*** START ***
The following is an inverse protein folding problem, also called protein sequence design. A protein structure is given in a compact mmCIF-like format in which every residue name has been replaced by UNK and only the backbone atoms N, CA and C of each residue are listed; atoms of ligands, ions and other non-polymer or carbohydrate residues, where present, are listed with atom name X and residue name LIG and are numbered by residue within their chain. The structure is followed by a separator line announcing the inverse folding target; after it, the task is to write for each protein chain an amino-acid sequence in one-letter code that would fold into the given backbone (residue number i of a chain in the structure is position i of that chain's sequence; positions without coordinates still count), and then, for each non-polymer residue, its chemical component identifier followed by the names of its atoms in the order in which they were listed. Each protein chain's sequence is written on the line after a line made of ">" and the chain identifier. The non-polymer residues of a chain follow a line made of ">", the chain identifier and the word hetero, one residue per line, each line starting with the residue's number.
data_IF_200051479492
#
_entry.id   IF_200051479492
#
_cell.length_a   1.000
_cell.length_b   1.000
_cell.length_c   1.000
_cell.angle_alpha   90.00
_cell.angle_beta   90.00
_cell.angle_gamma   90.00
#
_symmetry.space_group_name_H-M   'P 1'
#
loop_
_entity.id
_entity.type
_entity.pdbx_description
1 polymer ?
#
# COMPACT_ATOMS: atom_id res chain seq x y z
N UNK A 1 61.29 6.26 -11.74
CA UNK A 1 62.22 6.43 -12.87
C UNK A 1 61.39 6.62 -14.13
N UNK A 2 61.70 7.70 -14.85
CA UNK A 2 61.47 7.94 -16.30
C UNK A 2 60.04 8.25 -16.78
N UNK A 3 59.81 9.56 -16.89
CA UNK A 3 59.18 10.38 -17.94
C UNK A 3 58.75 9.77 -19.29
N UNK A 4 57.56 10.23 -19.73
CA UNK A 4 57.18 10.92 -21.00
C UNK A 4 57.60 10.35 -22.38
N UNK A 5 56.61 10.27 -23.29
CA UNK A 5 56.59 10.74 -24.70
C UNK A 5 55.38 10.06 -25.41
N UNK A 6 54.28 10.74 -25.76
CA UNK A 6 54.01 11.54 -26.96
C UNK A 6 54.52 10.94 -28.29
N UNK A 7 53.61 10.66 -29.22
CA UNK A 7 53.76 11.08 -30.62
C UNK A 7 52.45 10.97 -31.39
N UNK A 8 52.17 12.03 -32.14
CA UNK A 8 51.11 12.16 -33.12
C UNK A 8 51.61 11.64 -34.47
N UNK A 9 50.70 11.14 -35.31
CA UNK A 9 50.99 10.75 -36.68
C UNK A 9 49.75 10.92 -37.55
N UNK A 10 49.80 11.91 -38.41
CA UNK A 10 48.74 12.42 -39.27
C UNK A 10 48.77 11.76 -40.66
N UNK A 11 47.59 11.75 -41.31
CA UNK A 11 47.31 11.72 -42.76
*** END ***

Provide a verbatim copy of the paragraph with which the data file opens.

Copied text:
The following is an inverse protein folding problem, also called protein sequence design. A protein structure is given in a compact mmCIF-like format in which every residue name has been replaced by UNK and only the backbone atoms N, CA and C of each residue are listed; atoms of ligands, ions and other non-polymer or carbohydrate residues, where present, are listed with atom name X and residue name LIG and are numbered by residue within their chain. The structure is followed by a separator line announcing the inverse folding target; after it, the task is to write for each protein chain an amino-acid sequence in one-letter code that would fold into the given backbone (residue number i of a chain in the structure is position i of that chain's sequence; positions without coordinates still count), and then, for each non-polymer residue, its chemical component identifier followed by the names of its atoms in the order in which they were listed. Each protein chain's sequence is written on the line after a line made of ">" and the chain identifier. The non-polymer residues of a chain follow a line made of ">", the chain identifier and the word hetero, one residue per line, each line starting with the residue's number.